iPad tip: transcripts in trial - iPhone J.D.

| No Comments
Jeff Richardson:  "My favorite tool for viewing and annotating PDF files is GoodReader, the best $5 an attorney can spend on an iPad app.  The easiest way to get the transcripts to GoodReader on your iPad is to use DropBox, a free service that allows you to create a folder on your computer, and any file you put in the DropBox is synced to a private space in the cloud.  You can set GoodReader to sync with your DropBox folders.  Thus, you can create a folder called "Smith v Jones Transcripts" in your DropBox, drag your searchable, full-page PDF files into that folder, and then in seconds the file will be in your DropBox.  In the GoodReader app, you can tap the sync button to quickly download all new files from your DropBox to the iPad. .."


Read this excellent, step-by-step, "how-to" article, with graphics, in full here.

Enhanced by Zemanta

New York Health Access / News

| No Comments

04 Nov, 2011
It's not too late to take steps NOW, in the last months of 2011, to the EPIC program will be drastically cut back.  Read about these changes here.   This article gives tips to take steps NOW, in the remainder of 2011, to prevent clients from being unable to pay for drugs in...

More health-related news and resources from Empire Justice Center's New York Health Access.

Enhanced by Zemanta

App Store - Picture It Settled

| No Comments

Picture It Settled™ Lite helps you visualize the negotiation dance and calculate your next steps.

Settlement talks finally break out in your contentious case. But the pace of negotiations seems slow. You're wondering if the dots will ever connect. Well, now there's an app that will let you see progress towards a deal.

Picture It Settled™ has developed enterprise software to help litigants analyze their positions and develop successful negotiation strategies using patent-pending neural networks crawling over thousands of cases and settlement negotiations.

Some of that intelligence has been made available in this free app. Picture It Settled™ Lite tracks the dollar moves in negotiation. But, perhaps more importantly, it also tracks the time interval between offers. The app then takes that offer history and extrapolates it out in both dollars and time to help the parties picture whether and when they might reach a deal. The actual offers are connected by solid lines and the extrapolations are dotted.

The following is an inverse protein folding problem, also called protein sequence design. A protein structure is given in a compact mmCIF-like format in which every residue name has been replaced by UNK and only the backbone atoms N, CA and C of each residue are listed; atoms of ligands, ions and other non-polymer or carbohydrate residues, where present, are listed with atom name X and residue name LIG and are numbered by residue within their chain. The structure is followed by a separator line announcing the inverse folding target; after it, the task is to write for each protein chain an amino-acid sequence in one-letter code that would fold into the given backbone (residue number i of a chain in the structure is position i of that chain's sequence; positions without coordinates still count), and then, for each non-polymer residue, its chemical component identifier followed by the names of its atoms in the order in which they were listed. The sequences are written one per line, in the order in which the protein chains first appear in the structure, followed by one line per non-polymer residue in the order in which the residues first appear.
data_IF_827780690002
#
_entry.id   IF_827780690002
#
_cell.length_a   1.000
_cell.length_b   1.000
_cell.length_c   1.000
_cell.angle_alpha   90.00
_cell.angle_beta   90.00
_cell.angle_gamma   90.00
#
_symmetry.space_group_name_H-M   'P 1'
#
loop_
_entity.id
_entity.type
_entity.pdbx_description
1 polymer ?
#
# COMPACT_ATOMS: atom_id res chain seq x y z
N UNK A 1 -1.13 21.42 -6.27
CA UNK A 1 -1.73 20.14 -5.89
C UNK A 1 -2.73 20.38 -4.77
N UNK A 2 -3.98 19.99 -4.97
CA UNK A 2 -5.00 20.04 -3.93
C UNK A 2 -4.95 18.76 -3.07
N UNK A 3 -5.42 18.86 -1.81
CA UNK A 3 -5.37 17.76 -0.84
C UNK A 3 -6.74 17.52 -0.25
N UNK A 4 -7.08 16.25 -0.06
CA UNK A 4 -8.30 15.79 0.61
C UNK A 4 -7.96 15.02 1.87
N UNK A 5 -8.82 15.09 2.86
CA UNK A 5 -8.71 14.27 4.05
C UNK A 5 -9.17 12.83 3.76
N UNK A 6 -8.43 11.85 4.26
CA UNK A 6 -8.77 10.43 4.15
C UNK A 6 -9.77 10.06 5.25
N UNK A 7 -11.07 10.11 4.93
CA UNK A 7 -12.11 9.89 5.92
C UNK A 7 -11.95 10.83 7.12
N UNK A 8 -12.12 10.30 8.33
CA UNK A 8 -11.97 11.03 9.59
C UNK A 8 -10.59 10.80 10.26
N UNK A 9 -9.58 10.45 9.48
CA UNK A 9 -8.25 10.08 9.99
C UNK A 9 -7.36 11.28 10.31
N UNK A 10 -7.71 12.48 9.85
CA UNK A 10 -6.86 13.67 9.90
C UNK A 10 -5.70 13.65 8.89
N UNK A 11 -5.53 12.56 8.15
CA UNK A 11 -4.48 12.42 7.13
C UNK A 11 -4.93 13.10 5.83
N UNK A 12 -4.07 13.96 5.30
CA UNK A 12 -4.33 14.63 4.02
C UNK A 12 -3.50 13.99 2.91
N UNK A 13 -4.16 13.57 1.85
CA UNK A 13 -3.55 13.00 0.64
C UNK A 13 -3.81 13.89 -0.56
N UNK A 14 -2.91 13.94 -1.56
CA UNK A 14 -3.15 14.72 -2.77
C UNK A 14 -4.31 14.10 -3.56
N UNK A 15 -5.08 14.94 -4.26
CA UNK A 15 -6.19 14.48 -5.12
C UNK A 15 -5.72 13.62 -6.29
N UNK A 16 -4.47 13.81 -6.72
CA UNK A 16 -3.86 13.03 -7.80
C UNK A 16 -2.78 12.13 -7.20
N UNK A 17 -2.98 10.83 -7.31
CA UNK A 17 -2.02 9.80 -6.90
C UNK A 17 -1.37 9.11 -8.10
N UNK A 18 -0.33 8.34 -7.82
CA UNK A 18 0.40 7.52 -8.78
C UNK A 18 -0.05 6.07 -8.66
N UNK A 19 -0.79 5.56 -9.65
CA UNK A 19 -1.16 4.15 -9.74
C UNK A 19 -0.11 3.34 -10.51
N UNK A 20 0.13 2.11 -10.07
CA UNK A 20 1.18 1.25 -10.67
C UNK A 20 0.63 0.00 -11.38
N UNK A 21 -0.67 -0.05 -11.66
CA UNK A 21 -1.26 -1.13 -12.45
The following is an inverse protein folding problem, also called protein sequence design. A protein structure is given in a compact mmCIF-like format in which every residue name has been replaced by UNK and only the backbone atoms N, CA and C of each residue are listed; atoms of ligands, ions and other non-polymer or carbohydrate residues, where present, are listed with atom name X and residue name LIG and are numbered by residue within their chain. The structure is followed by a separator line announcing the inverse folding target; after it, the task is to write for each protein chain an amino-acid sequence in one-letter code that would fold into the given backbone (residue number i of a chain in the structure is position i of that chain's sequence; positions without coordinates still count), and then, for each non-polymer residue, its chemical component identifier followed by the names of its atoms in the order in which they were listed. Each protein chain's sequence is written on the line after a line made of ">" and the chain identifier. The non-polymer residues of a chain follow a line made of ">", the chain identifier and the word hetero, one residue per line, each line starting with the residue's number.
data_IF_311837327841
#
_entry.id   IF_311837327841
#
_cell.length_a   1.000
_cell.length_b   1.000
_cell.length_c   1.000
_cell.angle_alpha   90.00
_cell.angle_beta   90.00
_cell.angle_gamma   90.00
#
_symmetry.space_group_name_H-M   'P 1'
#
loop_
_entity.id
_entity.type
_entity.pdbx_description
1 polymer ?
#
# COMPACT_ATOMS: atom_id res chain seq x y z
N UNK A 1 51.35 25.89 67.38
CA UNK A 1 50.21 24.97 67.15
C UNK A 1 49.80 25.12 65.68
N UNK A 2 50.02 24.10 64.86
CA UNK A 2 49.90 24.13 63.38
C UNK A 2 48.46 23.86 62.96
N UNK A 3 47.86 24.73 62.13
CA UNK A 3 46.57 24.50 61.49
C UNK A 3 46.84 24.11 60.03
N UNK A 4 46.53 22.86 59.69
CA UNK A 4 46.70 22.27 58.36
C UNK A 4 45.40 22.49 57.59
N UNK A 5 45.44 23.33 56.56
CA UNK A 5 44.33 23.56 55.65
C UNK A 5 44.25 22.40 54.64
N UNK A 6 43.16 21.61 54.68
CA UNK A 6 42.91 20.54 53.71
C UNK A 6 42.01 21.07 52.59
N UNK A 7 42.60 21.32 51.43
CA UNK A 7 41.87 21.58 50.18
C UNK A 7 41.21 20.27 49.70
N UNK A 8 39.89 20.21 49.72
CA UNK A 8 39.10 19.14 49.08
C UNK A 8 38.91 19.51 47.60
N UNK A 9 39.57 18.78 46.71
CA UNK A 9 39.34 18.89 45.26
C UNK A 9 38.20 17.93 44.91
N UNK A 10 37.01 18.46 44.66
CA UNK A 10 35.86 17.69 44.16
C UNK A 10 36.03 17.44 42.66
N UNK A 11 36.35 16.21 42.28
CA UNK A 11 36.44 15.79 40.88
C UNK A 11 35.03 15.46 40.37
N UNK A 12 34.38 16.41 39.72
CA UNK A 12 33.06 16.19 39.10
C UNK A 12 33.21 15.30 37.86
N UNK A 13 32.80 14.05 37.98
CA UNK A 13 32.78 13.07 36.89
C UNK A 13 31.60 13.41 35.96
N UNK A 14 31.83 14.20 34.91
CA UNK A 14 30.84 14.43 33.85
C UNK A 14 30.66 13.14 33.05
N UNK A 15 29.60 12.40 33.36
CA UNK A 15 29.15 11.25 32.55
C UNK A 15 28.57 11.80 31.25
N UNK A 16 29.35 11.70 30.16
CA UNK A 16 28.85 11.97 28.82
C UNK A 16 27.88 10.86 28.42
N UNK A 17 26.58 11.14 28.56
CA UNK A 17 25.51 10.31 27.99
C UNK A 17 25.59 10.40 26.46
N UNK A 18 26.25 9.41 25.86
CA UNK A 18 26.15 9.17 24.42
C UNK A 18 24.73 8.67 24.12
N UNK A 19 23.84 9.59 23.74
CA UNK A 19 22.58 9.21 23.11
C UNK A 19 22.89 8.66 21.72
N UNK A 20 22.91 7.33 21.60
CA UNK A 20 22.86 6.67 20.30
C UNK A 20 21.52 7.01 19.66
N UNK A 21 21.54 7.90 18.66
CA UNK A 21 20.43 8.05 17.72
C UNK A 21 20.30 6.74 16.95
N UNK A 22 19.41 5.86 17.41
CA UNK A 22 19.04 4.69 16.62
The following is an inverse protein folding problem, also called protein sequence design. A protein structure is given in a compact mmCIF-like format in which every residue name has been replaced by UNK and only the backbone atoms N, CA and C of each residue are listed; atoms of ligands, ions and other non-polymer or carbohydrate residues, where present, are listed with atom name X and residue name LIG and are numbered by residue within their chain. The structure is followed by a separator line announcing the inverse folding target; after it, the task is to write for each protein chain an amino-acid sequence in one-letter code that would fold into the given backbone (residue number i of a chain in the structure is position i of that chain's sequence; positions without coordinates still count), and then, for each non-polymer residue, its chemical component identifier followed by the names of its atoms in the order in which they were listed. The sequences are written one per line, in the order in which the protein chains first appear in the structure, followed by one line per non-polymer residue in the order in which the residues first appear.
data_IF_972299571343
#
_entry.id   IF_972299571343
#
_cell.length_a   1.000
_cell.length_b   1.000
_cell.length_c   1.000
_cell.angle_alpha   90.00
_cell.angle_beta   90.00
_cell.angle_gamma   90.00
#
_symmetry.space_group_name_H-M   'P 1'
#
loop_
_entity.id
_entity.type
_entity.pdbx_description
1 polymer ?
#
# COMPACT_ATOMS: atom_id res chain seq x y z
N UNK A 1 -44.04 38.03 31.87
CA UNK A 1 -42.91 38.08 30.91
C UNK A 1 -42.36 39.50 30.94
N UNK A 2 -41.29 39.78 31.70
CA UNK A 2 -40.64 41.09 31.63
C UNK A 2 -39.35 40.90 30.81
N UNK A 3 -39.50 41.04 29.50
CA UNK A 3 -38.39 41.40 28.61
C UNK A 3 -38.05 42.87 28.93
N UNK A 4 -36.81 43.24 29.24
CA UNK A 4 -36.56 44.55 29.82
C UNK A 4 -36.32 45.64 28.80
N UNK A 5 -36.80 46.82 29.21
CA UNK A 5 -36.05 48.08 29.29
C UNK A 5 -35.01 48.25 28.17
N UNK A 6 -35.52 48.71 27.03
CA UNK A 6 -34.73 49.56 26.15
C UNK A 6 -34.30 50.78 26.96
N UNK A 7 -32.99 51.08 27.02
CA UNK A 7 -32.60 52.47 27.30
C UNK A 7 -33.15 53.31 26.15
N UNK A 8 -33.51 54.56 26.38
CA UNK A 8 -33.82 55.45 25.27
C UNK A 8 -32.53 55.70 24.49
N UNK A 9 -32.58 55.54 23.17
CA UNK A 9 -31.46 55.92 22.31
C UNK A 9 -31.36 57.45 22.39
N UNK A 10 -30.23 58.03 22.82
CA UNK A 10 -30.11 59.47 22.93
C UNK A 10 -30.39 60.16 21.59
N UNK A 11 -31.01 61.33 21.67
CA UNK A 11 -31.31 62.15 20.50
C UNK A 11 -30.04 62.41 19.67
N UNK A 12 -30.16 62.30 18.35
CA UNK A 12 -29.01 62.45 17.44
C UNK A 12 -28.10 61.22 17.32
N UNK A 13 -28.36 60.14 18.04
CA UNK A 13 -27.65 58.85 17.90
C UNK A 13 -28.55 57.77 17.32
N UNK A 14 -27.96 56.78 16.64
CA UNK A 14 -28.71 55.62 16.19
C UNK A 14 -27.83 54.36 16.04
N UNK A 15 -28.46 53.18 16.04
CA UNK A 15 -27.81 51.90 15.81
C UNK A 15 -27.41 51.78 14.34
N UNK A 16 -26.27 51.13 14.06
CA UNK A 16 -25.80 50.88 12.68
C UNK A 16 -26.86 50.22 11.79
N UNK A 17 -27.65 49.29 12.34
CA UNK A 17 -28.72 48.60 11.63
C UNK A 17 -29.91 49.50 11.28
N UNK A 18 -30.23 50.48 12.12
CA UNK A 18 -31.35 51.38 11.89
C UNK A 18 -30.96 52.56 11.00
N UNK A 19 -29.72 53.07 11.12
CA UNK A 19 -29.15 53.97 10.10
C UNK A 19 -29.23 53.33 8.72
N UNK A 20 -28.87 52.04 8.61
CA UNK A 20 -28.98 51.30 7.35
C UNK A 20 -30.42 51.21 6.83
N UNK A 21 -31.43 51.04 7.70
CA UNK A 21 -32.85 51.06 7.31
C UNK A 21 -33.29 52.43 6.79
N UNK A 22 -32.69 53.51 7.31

The app also helps you calculate future offers based upon the concession rates of both parties. You may want to match your last move in the next round. The app will make that calculation based on your dollar move. If you'd rather move by the same percentage, the app will calculate that for you too.

If you'd rather match your opponent's move, the app will calculate your move based upon your opponent's dollar or percentage concession. Just click the other party box at the top and the app runs the same calculations based upon your opponent's moves.

If you have several negotiations going on at the same time, the app will keep track of each one separately.

Enhanced by Zemanta

Paperless Office

| No Comments


The decision to go paperless is a no-brainer, but many lawyers who want to leave paper (mostly) behind just don't know where to start. This list of essentials includes everything you need to get started.

Enhanced by Zemanta

Refusal to Hear Case Lets Stand City Ban on Services in Schools-NYLJ

| No Comments
The legal controversy over the use of New York City public schools for weekend religious services appears to have come to an end after 16 years with the refusal of the U.S. Supreme Court to take the case.

Read the church's application for review by the U.S. Supreme Court andthe city's opposition.

The Court yesterday denied certiorari inThe Bronx Household of Faith v. Board of Education of the City of New York, 11-386, giving the city a victory on a Board of Education policy barring worship services in schools.

Read entire article by Mark Hamblett here. (Requires registration)

Enhanced by Zemanta

Flipboard -- Now available on iPhone

| No Comments

Image representing Flipboard as depicted in Cr...

Image via CrunchBase

The quintessential iPad app is finally available for iPhone.  For those who have suffered through several attempts at publishing or aggregating your own newspaper/magazine and been disappointed, look no more.  Flipboard is the real deal.  It provides free links to a variety of sources, including domestic and foreign newspapers, ezines, and other content providers.  Sign up for a free Flipboard account and integrate your Twitter, FaceBook, and Linkedin streams for a start.

Flipboard for iPhone has most of the features of its iPad namesake.  It doesn't do horizontal mode; but it looks great in portrait and makes efficient use of the screen space available to it.  

The demand has been very heavy.  The servers melted down after the first few hours; but they are back up now.  If you have Flipboard on your iPad, create your account there first, then download the free iPhone version from the app store.  You can then sync your accounts with two clicks, three if you want to use your photo from Twitter or FB.


Enhanced by Zemanta

Anthony V. Cardona, Longtime Third Dept. Presiding Justice, Dies-NYLJ

| No Comments
Anthony V. Cardona, the presiding justice in the Albany-based Third Department since 1995, 
died Sunday evening of cancer. He was 70. (Full obituary by Joel Stashenko)